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Religions hindering AIDS fight: minister

Infections will increase if attitudes to condom use do not change

Health Minister Nafsiah Mboi visits a patient in hospital in Jakarta Health Minister Nafsiah Mboi visits a patient in hospital in Jakarta
  • Ryan Dagur, Jakarta
  • Indonesia
  • December 3, 2012
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Indonesia will experience a sharp rise in the number of HIV/AIDS cases if attitudes towards condom use by men and religious leaders don’t change soon, the health minister has said.

Warnings by the UN that the country would see 76,000 new HIV cases annually if preventive efforts are not taken seriously were likely to become true, Nafsiah Mboi said.

More than 81 percent of HIV/AIDS cases were caused by unsafe sex, according to Mboi, citing government data.

She added that more than six million men regularly went to commercial sex workers. However, only three percent of them claimed they used condoms.

“If all the men that go to commercial sex workers don’t want to use condoms, there will be many cases of infections per year,” she said.

Many of these men are married and their high risk behavior is behind a growing number of wives becoming infected by their husbands.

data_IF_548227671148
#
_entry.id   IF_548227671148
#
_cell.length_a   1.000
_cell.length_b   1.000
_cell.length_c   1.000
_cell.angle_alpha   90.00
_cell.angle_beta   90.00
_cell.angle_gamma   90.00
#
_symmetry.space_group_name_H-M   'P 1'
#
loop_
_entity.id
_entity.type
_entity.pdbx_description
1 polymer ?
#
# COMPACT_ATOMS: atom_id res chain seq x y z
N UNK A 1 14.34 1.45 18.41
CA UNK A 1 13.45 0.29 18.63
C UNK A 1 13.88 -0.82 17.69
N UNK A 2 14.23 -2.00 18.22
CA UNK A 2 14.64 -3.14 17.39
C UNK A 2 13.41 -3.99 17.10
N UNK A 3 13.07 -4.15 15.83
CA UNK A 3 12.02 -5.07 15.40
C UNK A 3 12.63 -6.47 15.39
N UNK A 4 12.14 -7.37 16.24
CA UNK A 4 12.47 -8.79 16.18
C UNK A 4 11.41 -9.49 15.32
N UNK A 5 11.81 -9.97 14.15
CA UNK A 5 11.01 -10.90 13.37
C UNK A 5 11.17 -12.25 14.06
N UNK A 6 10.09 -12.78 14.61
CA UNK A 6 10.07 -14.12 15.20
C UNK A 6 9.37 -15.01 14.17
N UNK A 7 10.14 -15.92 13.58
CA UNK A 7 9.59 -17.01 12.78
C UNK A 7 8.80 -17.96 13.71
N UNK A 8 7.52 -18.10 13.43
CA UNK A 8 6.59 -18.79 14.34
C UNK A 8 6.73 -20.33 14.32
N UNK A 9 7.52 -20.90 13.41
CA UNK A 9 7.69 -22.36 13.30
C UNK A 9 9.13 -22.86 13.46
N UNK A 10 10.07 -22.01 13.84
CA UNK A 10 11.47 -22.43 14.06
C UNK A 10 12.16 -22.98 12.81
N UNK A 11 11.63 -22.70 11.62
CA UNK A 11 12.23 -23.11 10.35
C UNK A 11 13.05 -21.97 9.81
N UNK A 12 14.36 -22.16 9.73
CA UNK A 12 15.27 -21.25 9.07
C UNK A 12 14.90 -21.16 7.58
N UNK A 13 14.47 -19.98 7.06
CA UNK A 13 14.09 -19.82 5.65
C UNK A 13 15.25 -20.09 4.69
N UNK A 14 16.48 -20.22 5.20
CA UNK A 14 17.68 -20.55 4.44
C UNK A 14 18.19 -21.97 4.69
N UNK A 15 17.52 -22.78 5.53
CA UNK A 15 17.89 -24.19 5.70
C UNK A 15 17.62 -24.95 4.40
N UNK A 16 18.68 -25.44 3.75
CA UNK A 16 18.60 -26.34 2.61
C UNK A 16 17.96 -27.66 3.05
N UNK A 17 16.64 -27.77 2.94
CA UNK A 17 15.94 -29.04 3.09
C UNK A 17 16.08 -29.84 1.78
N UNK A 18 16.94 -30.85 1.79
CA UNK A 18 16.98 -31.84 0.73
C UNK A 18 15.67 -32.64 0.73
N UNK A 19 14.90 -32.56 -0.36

Other countries such as Thailand have curbed infection rates through successful condom use campaigns among high risk groups, Mboi said.

Indonesia has failed so far because attempts to launch similar campaigns have been frowned upon by religious leaders, she added.

She accused religions of concentrating more on forbidding the use of condoms than encouraging people to strengthen their faith.  

While she admits that fidelity and adhering to religious principles, which is espoused by the Catholic Church will help prevent infections, the government still needs to be able protect those who fall through the net.

“If those people don’t obey their religion, it’s our job to prevent them from getting diseases,”  Mboi said.     

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